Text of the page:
Scholars, small carriers say Rogers shouldn’t be allowed to buy Freedom Mobile



Toronto — Rogers Communications should not be allowed to purchase Freedom Mobile, Canada’s fourth-largest wireless service. Telecommunications policy experts told MP on Tuesday that it would cancel attempts to improve prices and services through competition.

On the third day of hearing about Rogers’ proposal to acquire Freedom and Shaw Communications, which owns West Canada’s largest Internet network, Professor Michael Geist of the University of Ottawa spins off wireless assets before regulators approve the deal. Should be requested.

“Some people try to justify or explain it, but the simple reality is that Canadians are already paying for some of the highest wireless services in the world,” Geist said of the other deals. I echoed to the opponent and said.

“If the merger is approved, things could get worse. In fact, if Rogers promises not to raise Shaw Freedom Mobile’s customers’ prices for three years, they will raise as soon as time runs out. It effectively shows what to do. “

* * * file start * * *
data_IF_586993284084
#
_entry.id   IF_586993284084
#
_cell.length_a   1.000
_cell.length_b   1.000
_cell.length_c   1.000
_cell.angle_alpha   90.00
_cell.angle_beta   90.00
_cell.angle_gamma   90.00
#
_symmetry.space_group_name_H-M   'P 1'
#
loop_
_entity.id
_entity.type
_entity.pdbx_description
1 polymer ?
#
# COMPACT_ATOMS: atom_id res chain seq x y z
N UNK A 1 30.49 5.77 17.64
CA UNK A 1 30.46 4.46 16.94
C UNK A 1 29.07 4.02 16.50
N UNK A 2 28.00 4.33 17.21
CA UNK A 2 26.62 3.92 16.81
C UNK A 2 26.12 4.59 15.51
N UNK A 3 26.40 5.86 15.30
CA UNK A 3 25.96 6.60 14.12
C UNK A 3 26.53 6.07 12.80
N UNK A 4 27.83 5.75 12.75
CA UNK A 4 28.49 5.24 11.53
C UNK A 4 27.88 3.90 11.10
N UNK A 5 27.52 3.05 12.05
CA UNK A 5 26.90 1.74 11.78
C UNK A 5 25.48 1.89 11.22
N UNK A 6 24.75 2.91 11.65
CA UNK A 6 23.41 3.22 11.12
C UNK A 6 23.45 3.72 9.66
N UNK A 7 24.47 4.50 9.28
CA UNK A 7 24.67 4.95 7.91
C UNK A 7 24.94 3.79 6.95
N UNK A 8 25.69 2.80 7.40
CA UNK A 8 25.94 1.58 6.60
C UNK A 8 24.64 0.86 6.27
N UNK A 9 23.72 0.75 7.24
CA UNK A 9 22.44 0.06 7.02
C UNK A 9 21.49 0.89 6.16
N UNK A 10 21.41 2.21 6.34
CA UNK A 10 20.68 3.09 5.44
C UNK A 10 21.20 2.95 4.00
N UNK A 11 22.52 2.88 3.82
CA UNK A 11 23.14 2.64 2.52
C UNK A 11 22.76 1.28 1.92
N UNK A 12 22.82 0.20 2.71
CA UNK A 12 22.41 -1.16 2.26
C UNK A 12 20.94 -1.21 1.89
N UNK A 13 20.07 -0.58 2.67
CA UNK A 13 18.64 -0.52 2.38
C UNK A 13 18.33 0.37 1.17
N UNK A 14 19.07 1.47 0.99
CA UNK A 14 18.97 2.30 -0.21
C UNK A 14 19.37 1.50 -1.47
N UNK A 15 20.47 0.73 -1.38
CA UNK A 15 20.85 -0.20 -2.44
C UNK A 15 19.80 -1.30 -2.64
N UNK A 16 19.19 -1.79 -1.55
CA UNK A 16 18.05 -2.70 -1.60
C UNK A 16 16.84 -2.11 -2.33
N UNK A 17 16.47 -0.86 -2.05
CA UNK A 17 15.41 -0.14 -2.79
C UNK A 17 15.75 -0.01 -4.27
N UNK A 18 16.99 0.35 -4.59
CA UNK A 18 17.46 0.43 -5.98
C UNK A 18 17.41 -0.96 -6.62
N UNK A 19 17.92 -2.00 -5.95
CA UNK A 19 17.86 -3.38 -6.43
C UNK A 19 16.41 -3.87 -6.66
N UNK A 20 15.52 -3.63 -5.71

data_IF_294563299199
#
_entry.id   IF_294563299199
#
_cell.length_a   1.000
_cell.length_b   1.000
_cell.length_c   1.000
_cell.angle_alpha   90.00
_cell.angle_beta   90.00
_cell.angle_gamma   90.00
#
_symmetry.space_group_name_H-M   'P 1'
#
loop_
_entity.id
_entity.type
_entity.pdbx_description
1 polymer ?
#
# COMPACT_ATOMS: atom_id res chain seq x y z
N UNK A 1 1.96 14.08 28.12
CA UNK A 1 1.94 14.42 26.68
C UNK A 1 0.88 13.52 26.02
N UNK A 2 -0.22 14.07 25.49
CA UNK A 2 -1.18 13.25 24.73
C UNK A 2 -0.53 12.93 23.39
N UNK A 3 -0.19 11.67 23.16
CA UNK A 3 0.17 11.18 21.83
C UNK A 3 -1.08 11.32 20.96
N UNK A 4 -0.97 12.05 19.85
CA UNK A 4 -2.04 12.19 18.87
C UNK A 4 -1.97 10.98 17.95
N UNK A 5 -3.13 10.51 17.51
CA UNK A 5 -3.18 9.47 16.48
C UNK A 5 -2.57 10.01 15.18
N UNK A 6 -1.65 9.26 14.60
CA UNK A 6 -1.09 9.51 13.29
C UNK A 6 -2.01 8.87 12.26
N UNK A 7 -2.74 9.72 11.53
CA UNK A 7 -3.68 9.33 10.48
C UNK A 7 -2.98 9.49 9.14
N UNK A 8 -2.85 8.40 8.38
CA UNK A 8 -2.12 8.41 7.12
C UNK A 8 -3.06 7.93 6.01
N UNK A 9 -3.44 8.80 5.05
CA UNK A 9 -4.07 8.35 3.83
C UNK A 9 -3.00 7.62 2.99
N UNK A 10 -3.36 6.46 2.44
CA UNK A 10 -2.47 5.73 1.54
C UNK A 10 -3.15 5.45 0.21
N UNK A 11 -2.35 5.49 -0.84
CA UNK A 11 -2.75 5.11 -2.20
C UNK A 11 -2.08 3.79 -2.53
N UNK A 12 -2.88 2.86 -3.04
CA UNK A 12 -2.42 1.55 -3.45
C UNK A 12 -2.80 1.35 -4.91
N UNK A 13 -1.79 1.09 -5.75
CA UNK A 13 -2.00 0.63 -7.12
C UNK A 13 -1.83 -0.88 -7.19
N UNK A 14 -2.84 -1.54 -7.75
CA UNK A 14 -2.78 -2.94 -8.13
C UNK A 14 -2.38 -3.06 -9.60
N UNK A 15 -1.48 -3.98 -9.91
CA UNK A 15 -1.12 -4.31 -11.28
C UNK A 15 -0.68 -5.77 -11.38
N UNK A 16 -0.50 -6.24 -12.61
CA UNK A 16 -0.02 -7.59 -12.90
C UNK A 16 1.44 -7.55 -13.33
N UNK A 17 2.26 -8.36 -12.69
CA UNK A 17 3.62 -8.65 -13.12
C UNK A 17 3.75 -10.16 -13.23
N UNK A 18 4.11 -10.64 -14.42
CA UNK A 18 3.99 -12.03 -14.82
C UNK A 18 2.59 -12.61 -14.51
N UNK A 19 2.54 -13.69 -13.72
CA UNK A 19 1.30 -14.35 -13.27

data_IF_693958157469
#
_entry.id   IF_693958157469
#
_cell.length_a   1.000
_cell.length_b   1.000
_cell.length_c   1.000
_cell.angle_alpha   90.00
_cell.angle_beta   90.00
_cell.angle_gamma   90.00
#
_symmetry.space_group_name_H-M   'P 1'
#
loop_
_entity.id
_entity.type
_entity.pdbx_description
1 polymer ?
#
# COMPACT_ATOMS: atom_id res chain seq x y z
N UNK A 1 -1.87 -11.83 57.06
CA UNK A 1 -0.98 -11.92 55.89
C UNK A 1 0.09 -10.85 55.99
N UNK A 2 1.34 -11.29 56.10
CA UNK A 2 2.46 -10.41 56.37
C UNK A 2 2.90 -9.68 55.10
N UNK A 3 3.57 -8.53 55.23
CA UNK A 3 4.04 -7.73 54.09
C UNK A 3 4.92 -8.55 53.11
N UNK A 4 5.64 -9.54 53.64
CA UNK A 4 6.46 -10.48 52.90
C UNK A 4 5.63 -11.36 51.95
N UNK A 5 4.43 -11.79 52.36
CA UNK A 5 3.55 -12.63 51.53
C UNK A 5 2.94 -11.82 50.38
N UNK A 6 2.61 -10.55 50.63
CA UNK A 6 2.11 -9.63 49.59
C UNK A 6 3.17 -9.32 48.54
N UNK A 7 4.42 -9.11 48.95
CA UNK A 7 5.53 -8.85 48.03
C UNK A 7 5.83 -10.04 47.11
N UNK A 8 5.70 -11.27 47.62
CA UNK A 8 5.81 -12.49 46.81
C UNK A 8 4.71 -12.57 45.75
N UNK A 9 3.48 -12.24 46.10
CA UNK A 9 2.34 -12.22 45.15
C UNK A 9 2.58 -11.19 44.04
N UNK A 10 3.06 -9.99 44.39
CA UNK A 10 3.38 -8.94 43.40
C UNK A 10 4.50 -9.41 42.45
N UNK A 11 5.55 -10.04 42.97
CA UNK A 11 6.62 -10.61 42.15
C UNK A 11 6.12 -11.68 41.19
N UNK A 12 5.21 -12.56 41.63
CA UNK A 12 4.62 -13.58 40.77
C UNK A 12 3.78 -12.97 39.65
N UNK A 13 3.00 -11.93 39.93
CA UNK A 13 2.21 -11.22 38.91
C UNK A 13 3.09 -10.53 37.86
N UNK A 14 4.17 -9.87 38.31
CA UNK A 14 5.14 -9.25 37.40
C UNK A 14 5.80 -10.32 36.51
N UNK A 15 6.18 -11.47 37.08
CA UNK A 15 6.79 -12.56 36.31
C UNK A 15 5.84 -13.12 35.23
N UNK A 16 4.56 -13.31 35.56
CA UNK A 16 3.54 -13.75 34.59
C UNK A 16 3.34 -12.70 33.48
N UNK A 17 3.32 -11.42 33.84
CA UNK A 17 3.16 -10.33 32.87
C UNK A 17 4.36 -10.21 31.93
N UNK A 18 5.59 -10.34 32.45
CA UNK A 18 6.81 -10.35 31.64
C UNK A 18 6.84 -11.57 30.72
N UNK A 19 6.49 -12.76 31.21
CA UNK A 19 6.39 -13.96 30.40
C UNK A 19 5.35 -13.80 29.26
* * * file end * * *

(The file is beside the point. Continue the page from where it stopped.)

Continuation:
Shaw CEO Brad Shaw and Rogers CEO Joe Natale told the same committee on March 29 that the combination of consumer power and wealth would make Bell and Telus a stronger competitor. Told. They said this would allow the merged company to reach more rural areas and poorly serviced areas.

Brad Shaw also said that the company founded by his father, JR Shaw, wasn’t big enough to fund the huge investment needed to build a fifth-generation wireless network.

Under the question, Geist, an expert in Internet and e-commerce policy, said the “most talkative” result is that Shaw and Freedom will continue to be independent rivals of Canada’s three largest telecommunications companies. Said.

“The show is a viable and innovative competitor,” Geist said. “So do you want to get them out of the market? Ultimately it’s a loss to consumers.”

Ben Klass, a member of a research team studying the concentration of ownership in Canada’s telecommunications and media industries, needs the government to stick to becoming the fourth wireless operator in all regions. Said there is.

Most of the new wireless competitors that appeared in 2008 and 2009 have been absorbed by the Big Three. Shaw bought the largest independent Wind Mobile and renamed it Freedom after the 2016 purchase.

“What we have left is Videotron in Freedom, Quebec (Ontario, Alberta, British Columbia) and Eastlink in Primorsky Krai,” said Klas.

“If this merger is allowed, it would be equivalent to admitting that the government is no longer interested in supporting true competition in this area.”

The deal announced on March 15 requires regulatory approval to move forward. Key officials, including the Federal Competition Commissioner, will address the Commission on Wednesday.

David Padon

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